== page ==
Disney made the film available on VHS for a long time, and eventually released it to DVD. It recently became the first "classic" live action Disney film to be released on Blu-Ray and is available on digital video services as well.

As for Oz connections, I already mentioned The Rainbow Road to Oz, and some believe Walt pursued Toyland after shelving Oz, though the three year gap might have been a bit too much for an instant jump. Ray Bolger, of course, played the Scarecrow in MGM's The Wizard of Oz, and Ed Wynn had been offered the role of the Wizard in that film. And it's worth noting that Annette, who had delighted in wearing a long hairpiece in the testing for Oz, got to wear another one in her role as Mary.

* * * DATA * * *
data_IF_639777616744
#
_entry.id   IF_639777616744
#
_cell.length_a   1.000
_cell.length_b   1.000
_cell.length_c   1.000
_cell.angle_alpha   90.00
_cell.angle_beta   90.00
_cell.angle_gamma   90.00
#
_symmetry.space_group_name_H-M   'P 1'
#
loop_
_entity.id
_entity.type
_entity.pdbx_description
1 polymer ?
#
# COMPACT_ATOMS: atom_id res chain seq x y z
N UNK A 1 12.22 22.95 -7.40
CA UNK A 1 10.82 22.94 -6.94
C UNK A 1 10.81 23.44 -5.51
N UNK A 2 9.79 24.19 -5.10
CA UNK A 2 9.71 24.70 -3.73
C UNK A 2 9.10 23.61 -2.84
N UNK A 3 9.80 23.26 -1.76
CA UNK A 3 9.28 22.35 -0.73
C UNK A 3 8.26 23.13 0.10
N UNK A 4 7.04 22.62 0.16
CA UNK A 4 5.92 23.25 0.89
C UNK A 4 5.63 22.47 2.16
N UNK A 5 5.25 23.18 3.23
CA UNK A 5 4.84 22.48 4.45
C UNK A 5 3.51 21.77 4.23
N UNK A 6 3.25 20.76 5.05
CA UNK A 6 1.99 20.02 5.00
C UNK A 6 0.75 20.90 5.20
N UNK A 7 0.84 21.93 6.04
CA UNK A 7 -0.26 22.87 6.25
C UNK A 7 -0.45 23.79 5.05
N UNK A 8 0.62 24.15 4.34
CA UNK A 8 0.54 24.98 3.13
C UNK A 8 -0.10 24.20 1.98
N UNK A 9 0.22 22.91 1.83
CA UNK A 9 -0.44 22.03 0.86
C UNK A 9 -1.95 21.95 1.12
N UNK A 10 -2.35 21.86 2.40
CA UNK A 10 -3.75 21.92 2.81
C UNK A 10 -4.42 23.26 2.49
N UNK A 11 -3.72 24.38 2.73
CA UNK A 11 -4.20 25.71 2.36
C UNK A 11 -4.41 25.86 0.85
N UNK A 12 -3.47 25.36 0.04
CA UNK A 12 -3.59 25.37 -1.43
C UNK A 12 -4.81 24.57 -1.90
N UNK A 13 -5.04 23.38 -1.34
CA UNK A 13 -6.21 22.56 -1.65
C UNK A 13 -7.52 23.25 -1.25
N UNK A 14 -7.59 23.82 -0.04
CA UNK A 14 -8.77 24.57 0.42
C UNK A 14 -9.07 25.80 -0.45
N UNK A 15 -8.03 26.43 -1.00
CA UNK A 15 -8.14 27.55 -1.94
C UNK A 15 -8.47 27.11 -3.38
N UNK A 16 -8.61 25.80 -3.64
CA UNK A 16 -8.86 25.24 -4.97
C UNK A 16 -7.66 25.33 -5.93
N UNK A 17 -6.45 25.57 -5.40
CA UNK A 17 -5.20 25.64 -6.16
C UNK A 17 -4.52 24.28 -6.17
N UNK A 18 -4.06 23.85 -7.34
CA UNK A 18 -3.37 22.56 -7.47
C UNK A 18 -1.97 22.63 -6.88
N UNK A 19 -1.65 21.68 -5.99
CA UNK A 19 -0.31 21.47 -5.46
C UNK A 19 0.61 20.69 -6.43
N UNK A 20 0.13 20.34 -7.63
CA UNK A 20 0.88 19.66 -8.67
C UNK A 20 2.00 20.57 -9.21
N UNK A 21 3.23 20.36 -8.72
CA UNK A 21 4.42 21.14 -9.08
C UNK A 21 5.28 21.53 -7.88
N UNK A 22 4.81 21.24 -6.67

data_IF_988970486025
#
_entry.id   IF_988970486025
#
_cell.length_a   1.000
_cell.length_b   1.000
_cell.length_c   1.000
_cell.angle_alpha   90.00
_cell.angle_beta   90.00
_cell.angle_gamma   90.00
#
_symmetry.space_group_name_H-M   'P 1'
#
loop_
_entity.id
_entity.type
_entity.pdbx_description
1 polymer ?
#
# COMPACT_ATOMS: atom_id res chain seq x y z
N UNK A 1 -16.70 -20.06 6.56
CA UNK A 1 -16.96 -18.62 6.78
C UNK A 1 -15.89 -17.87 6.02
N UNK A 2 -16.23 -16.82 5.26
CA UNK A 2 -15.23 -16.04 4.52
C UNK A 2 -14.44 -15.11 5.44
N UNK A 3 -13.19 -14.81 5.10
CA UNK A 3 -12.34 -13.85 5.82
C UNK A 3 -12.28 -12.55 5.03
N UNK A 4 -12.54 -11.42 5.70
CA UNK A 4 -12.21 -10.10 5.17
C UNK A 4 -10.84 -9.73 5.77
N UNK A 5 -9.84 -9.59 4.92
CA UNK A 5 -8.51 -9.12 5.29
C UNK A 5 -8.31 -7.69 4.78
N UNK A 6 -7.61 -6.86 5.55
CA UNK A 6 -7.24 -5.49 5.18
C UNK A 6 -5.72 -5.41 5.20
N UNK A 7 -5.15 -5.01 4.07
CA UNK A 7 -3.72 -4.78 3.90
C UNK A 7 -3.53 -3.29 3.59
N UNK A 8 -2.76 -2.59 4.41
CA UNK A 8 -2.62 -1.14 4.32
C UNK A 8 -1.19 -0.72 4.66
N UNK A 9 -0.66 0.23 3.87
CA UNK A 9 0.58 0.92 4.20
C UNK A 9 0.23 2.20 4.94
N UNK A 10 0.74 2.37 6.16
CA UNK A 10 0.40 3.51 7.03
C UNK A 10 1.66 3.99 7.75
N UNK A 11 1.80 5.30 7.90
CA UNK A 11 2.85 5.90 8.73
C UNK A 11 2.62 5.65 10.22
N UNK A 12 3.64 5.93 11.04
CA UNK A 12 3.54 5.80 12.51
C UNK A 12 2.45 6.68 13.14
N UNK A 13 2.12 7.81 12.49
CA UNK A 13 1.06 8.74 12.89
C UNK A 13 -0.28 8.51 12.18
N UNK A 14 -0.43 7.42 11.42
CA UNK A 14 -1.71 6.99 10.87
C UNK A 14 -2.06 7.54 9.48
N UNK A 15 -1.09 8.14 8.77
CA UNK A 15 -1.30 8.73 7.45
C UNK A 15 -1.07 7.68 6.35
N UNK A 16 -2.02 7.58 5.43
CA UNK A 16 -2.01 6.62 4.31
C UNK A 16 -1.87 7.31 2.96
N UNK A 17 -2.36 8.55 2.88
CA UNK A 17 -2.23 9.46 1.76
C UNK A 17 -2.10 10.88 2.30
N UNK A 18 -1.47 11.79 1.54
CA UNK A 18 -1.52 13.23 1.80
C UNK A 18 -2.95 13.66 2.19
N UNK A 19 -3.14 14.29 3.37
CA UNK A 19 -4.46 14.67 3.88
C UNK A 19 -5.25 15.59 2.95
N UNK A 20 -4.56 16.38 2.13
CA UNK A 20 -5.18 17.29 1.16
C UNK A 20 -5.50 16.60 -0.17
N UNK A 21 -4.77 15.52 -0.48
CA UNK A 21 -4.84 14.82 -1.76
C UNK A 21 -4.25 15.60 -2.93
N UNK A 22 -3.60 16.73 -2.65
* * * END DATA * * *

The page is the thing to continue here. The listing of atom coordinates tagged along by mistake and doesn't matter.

Anonymous said...

The Forest of No Return resembles the talking Oz apple trees a bit (and even more the later trees in the Kroffts' H.R. PUFNSTUF).

Anonymous said...

The trees were suggested by the original operetta: they provide some narration in the Spider Forest and sing the chorus of "Go To Sleep." Perhaps their attitude (and the look of the Forest) were inspired by Oz.

ericshanower said...

Hate that goose.

ericshanower said...

Tommy Sands, however . . .

Jared said...

Dat ass.